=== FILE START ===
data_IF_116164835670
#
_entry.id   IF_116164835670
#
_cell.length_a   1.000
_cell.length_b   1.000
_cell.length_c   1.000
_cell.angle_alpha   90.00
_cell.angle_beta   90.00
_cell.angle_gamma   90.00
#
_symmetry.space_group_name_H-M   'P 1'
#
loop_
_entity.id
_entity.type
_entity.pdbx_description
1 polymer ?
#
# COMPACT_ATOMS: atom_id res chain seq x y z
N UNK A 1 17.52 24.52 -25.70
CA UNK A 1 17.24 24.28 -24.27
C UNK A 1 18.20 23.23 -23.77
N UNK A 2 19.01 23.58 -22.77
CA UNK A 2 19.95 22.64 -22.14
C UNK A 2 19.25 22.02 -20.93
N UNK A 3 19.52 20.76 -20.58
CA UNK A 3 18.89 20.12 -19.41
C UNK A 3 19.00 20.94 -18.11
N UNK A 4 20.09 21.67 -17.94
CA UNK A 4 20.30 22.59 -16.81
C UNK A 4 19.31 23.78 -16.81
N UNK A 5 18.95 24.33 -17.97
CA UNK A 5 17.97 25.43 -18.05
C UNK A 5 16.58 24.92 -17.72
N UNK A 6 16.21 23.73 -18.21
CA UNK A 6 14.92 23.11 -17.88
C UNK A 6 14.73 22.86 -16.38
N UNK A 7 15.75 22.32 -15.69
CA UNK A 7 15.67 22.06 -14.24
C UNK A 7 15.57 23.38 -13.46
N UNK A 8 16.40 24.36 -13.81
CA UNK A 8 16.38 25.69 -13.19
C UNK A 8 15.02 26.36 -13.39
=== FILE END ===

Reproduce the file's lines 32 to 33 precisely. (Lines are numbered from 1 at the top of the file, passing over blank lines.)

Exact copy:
C UNK A 4 19.31 23.78 -16.81
N UNK A 5 18.95 24.33 -17.97